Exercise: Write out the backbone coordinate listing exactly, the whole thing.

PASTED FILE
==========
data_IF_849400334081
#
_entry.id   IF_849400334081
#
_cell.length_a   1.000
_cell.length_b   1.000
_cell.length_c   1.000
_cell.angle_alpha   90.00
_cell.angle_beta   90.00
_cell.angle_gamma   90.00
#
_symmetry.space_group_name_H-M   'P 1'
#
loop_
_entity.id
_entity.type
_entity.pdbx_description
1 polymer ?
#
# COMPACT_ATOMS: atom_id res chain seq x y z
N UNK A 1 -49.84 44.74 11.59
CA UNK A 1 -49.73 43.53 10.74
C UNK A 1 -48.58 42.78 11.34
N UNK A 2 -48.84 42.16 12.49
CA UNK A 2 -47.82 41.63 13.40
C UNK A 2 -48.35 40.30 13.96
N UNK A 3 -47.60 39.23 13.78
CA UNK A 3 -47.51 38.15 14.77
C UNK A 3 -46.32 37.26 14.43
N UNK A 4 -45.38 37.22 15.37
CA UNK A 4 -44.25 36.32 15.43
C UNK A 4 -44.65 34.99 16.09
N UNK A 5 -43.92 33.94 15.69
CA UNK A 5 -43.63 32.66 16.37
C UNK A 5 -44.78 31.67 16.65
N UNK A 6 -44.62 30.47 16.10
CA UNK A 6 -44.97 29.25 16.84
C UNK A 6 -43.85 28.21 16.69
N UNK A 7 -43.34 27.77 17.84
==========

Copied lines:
data_IF_849400334081
#
_entry.id   IF_849400334081
#
_cell.length_a   1.000
_cell.length_b   1.000
_cell.length_c   1.000
_cell.angle_alpha   90.00
_cell.angle_beta   90.00
_cell.angle_gamma   90.00
#
_symmetry.space_group_name_H-M   'P 1'
#
loop_
_entity.id
_entity.type
_entity.pdbx_description
1 polymer ?
#
# COMPACT_ATOMS: atom_id res chain seq x y z
N UNK A 1 -49.84 44.74 11.59
CA UNK A 1 -49.73 43.53 10.74
C UNK A 1 -48.58 42.78 11.34
N UNK A 2 -48.84 42.16 12.49
CA UNK A 2 -47.82 41.63 13.40
C UNK A 2 -48.35 40.30 13.96
N UNK A 3 -47.60 39.23 13.78
CA UNK A 3 -47.51 38.15 14.77
C UNK A 3 -46.32 37.26 14.43
N UNK A 4 -45.38 37.22 15.37
CA UNK A 4 -44.25 36.32 15.43
C UNK A 4 -44.65 34.99 16.09
N UNK A 5 -43.92 33.94 15.69
CA UNK A 5 -43.63 32.66 16.37
C UNK A 5 -44.78 31.67 16.65
N UNK A 6 -44.62 30.47 16.10
CA UNK A 6 -44.97 29.25 16.84
C UNK A 6 -43.85 28.21 16.69
N UNK A 7 -43.34 27.77 17.84